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page 371], is as follows. We begin at the common ancestor, and reckon downwards; and in whatsoever degree the two persons, or the most remote of them, is distant from the common ancestor, that is the degree  in which they are related to each other. Thus Titius and his brother are related in the first degree; for from the father to each of them is counted only one; Titius and his nephew are related in the second degree; for the nephew is two degrees removed from the cornmon ancestor; viz. his own grandfather, the father of Titius.* Or (to give a more illustrious instance from our English annals), king Henry the seventh, who slew Richard the third in the battle of Bosworth, was related to that prince in the fifth degree. Let the propositus therefore in the table of consanguinity represent king Richard the third, and the class marked (e) king Henry the seventh. Now their common stock or ancestor was king Edward the third, the abavus in the same table: from him to Edmond duke of York, the proavus, is one degree; to Richard earl of Cambridge, the arus, two; to Richard duke of York, the pater, three; to king Richard the third, the propositus, four and from king Edward the third to John of Gant (a) is one degree; to John earl of Somerset (b) two; to John duke of Somerset (c) three; to Margaret countess of Richmond (d) four; to king Henry the seventh (e) five. Which last mentioned prince, being the farthest removed from the common stock, gives the denomination to the degree of kindred in the canon and municipal law. Though according to the compu tation of the civilians (who count upwards, from either of the persons related, to the common stock, and then downwards again to the other; reckoning a degree for each person both ascending and descending), these two princes were related in the ninth degree, for from **Quoted, 12 Ark, 657; 56 Am. Dec. 289. Cited, 20 N. H. 482; 35 N. J. Eq. 66.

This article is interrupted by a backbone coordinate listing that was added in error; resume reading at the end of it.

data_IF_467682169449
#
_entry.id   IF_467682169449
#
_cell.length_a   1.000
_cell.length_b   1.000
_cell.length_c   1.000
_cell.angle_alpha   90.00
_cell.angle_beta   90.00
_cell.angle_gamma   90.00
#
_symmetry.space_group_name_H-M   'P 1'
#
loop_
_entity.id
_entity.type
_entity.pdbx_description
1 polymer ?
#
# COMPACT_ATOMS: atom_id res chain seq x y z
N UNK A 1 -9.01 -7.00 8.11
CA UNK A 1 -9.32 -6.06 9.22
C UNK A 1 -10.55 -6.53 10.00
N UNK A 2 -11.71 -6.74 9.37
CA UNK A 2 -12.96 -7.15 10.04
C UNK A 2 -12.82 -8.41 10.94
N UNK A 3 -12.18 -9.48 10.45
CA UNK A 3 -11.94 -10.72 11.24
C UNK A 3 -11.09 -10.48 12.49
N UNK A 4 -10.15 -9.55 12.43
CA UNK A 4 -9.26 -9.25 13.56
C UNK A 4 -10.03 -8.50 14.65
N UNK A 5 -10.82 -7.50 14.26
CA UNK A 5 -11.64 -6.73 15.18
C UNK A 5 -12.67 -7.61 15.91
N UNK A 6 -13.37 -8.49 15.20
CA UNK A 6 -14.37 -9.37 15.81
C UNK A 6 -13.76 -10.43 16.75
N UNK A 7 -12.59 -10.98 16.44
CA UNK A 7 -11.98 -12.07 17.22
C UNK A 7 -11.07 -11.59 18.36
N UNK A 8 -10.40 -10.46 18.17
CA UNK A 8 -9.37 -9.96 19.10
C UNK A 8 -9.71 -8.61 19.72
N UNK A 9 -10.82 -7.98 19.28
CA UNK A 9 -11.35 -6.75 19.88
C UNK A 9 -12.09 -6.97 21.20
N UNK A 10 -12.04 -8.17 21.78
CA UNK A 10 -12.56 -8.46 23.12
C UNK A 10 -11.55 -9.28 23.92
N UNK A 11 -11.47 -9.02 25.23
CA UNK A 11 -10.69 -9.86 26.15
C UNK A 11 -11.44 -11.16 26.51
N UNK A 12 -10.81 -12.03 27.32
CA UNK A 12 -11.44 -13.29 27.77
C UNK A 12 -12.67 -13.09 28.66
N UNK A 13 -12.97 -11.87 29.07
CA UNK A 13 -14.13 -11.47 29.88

king Richard the third to Richard duke of York is one degree; to Richard carl of Cambridge, two; to Ed. mond duke of York, three; to king Edward the third, the common ancestor, four; to John of Gant, five; to John cari of Somerset, six; to John duke of Somerset, seven; to Margaret countess of Richmond, eight; to king Henry the seventh, nine."
 The nature and degrees of kindred being thus in some measure explained, I shall next proceed to lay down a series of rules, or canons of inheritance [se note 43, page 372], according to which estates are trans mitted from the ancestor to the heir; together with an explanatory comment, remarking their original and progress, the reasons upon which they are founded, and in some cases their agreement with the laws of other nations.
I. The first rule is, that inheritances shall lineally descend to the issue of the person last actually seised, in infinitum; but shall never lineally ascend.*